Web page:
Italy fetes half century of Fellini's Dolce Vita
By Philip Pullella
RIMINI, Italy (Reuters) - Federico Fellini's classic film "La Dolce Vita" is approaching the half-century mark and the director's hometown is pulling out the stops to give it a Felliniesque two-year-long international birthday bash.
The celebrations for the film, which Fellini conceived in 1958, shot in 1959 and premiered in early 1960, will extend to Los Angeles in 2009 in a fittingly drawn-out tribute to the man who liked to say "why use two words when 10 will do?"
As part of the 50th-anniversary initiatives, the Academy of Motion Picture Arts and Sciences, which awards the Oscars, will hold an exhibition from January 24- Apr. 19 on Fellini's "Book of my Dreams" at its headquarters in Beverly Hills.
But Rimini kicked off the party last week with an international convention on "La Dolce Vita." It included speeches by critics, a sociologist, a psychoanalyst, a composer, an etymologist and even a priest.
For two days they discussed, dissected and debated every aspect of a 178-minute long, black-and-white film that changed cinema history.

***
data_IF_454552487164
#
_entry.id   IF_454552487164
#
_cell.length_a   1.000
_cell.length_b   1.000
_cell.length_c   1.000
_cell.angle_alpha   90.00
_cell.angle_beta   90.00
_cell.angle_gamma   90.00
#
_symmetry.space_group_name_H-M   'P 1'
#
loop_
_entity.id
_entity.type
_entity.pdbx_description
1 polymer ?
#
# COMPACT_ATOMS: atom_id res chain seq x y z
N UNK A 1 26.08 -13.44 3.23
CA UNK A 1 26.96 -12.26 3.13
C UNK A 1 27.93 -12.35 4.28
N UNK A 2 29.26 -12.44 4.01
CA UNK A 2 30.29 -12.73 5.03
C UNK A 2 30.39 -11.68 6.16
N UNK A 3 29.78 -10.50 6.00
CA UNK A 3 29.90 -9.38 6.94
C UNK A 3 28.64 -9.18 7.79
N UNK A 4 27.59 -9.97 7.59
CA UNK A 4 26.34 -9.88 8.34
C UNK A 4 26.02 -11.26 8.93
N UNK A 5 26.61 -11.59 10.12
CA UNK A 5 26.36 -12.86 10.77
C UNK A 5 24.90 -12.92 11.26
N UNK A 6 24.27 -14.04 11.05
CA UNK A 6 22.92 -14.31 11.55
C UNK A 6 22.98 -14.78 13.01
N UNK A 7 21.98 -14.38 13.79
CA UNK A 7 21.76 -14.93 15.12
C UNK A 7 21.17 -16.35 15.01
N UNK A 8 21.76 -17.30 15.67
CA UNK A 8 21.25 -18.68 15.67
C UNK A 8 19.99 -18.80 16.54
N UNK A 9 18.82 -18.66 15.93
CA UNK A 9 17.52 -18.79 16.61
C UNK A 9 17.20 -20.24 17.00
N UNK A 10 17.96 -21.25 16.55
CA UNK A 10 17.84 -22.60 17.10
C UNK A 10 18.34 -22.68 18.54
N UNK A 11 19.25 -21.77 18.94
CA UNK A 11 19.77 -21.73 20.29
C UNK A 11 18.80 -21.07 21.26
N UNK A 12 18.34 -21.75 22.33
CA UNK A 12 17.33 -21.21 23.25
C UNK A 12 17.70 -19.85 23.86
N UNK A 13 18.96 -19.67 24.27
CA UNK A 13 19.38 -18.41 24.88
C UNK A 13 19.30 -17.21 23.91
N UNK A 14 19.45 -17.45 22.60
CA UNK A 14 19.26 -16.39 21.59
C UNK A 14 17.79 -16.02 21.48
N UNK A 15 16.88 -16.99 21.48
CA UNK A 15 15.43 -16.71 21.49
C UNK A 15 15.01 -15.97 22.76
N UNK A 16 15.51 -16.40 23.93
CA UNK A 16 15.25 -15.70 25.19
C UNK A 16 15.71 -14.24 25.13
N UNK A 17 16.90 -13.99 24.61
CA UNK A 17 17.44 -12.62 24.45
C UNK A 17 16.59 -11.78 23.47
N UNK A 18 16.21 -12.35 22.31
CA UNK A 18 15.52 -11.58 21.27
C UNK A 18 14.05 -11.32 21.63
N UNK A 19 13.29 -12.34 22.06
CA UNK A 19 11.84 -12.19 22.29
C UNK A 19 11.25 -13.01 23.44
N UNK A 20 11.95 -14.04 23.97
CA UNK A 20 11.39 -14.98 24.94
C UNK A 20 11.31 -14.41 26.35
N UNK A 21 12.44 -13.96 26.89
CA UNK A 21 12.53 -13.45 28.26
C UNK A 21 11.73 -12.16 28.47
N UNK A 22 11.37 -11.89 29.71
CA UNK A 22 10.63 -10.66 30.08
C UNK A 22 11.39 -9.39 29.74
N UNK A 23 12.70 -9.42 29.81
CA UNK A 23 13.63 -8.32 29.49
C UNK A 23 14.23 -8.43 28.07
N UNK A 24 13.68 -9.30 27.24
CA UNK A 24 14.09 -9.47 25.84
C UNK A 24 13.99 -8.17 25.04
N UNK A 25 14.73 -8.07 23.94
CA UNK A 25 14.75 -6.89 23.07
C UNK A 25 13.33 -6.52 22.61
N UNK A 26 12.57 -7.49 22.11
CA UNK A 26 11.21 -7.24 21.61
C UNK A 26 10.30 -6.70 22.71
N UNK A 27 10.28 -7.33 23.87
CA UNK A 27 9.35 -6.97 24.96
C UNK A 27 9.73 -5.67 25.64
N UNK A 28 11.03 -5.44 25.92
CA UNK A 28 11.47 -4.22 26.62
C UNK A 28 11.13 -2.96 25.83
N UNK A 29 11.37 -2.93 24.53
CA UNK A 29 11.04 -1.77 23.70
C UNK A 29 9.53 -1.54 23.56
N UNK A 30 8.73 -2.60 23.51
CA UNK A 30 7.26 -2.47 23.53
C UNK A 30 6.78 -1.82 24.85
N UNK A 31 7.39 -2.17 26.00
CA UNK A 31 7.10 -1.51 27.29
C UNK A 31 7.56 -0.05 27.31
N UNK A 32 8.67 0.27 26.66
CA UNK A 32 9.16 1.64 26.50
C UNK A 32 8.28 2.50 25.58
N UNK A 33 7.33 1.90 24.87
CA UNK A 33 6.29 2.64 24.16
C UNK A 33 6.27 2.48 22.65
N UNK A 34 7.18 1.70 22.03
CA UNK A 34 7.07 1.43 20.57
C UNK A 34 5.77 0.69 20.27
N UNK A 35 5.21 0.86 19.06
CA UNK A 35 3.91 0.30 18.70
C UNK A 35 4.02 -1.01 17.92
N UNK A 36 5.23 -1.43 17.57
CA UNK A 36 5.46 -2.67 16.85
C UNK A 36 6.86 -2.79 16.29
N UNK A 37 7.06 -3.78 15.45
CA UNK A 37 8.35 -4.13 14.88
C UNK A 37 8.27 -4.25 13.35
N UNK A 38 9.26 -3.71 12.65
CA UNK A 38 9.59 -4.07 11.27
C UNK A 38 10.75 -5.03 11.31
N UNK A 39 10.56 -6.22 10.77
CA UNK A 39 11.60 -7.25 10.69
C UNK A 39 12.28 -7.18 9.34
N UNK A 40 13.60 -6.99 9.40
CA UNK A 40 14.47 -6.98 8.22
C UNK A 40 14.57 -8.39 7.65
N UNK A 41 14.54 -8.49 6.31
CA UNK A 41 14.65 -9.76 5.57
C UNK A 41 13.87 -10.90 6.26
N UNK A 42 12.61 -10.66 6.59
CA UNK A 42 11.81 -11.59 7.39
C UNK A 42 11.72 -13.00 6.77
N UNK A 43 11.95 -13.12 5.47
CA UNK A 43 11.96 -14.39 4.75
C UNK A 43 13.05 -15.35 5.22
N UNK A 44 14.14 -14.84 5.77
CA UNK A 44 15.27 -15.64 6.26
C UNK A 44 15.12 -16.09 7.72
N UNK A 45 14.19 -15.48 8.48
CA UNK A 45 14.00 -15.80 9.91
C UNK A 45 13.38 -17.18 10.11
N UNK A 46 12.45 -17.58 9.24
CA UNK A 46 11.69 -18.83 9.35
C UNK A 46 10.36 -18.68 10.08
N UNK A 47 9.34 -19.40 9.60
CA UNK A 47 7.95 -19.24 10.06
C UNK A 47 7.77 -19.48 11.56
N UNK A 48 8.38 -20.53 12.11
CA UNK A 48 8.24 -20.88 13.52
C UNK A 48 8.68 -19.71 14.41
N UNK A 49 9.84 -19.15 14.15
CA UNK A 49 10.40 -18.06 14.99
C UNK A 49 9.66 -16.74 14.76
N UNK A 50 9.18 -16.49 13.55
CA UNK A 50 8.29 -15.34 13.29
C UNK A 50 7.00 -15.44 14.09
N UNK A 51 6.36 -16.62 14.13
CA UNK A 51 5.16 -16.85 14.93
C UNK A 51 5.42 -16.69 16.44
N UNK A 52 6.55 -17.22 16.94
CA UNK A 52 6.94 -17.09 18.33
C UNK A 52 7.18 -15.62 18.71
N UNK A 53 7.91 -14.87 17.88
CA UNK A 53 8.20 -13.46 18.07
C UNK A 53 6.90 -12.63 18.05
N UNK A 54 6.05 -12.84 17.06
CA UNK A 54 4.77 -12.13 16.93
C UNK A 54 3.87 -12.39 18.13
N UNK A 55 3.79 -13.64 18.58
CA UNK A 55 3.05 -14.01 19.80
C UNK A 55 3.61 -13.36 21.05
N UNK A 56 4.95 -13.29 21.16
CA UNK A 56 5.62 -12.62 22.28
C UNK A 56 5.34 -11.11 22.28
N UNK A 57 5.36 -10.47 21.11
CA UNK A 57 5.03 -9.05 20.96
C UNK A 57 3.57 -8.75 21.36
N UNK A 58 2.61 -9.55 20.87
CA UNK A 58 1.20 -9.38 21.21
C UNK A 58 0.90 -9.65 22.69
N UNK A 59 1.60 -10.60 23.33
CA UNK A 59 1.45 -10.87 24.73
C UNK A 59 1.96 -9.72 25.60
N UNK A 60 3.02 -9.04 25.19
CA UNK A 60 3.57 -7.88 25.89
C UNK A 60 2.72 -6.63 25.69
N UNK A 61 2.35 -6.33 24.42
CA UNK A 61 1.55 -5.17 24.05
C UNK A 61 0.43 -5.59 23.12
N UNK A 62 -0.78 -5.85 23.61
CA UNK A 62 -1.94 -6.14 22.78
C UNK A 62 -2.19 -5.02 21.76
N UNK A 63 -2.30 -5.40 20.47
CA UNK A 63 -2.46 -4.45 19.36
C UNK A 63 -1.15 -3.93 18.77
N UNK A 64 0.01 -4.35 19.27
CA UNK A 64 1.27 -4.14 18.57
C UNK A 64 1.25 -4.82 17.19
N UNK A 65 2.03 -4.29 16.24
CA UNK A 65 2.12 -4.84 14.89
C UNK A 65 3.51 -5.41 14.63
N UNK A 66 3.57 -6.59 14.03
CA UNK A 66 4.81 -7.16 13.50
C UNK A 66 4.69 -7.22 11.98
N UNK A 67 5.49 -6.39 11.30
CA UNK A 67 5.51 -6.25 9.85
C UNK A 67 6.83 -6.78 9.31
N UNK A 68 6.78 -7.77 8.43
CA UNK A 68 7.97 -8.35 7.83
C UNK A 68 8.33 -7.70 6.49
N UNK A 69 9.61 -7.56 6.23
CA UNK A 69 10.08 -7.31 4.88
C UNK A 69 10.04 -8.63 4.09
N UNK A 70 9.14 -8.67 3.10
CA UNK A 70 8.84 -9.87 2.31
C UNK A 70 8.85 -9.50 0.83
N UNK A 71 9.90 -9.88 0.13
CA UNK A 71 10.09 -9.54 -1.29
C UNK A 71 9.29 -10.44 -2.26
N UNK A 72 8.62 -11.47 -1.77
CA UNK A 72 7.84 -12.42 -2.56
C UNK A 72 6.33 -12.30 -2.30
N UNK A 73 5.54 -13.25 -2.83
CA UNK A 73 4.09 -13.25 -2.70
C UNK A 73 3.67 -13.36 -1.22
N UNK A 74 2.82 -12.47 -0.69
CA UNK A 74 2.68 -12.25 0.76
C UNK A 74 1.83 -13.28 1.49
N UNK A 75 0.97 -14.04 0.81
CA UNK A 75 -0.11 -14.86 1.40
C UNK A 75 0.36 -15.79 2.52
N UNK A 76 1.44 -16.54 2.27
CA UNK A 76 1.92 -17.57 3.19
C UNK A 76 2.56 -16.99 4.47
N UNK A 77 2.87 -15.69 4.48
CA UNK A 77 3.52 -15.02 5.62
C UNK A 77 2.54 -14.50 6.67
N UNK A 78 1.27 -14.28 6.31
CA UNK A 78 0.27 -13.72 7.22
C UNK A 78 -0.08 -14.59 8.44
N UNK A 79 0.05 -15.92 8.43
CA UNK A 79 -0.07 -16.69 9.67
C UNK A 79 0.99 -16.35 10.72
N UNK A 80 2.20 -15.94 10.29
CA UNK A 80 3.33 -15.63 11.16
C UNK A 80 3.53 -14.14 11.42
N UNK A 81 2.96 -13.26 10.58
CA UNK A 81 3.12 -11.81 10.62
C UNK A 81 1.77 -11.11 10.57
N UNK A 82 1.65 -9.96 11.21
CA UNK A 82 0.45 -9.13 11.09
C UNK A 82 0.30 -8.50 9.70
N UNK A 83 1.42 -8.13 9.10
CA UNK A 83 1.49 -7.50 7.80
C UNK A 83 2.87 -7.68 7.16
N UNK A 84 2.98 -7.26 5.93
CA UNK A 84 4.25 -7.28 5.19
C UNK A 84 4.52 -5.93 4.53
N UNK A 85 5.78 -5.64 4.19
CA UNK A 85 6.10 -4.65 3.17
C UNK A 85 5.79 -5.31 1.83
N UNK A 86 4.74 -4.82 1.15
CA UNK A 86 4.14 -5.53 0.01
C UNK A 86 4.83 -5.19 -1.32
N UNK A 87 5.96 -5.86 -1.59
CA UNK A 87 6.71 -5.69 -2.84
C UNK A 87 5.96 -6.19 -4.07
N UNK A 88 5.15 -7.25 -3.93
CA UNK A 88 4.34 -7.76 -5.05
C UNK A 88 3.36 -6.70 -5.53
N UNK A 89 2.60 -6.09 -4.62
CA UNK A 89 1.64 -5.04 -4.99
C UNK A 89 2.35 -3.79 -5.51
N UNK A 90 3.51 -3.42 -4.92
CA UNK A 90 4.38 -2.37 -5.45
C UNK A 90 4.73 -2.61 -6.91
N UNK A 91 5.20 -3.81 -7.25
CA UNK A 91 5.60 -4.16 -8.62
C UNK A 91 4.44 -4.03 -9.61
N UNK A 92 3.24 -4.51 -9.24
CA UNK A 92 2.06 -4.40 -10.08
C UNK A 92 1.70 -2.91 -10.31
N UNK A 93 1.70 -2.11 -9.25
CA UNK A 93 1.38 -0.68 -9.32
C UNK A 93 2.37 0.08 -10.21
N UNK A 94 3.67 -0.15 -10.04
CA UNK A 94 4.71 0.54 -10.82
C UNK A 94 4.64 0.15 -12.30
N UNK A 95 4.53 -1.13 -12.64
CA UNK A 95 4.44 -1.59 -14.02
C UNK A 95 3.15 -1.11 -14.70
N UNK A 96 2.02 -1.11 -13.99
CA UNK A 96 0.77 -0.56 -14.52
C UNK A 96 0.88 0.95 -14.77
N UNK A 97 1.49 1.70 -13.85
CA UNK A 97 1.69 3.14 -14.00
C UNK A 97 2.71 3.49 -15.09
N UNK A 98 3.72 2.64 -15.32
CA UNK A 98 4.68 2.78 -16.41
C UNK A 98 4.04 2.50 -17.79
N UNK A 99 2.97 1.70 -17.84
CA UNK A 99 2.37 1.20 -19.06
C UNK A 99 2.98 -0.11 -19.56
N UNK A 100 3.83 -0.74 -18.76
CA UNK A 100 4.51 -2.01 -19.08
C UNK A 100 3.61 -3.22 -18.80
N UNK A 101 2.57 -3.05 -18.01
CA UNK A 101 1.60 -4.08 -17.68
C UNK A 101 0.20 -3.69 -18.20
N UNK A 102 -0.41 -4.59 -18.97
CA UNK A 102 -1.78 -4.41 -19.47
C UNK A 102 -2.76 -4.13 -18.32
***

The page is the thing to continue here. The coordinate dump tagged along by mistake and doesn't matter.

Fellini, who died in Rome in 1993, is a god among film buffs and the "La Dolce Vita" is an icon. So it was no surprise that for some the convention was akin to a religious experience, a chance to venerate a relic along with fellow believers.
"Our role is to conserve and transmit the historical memory of Federico Fellini," Vittorio Boarini, director of the foundation that bears the late director's name, said solemnly.
The foundation holds seminars and exhibitions, publishes books and even has a quarterly review of "Fellinian Studies," including such weighty topics as the significance of trains and the sea in Fellini's expressionism. Continued...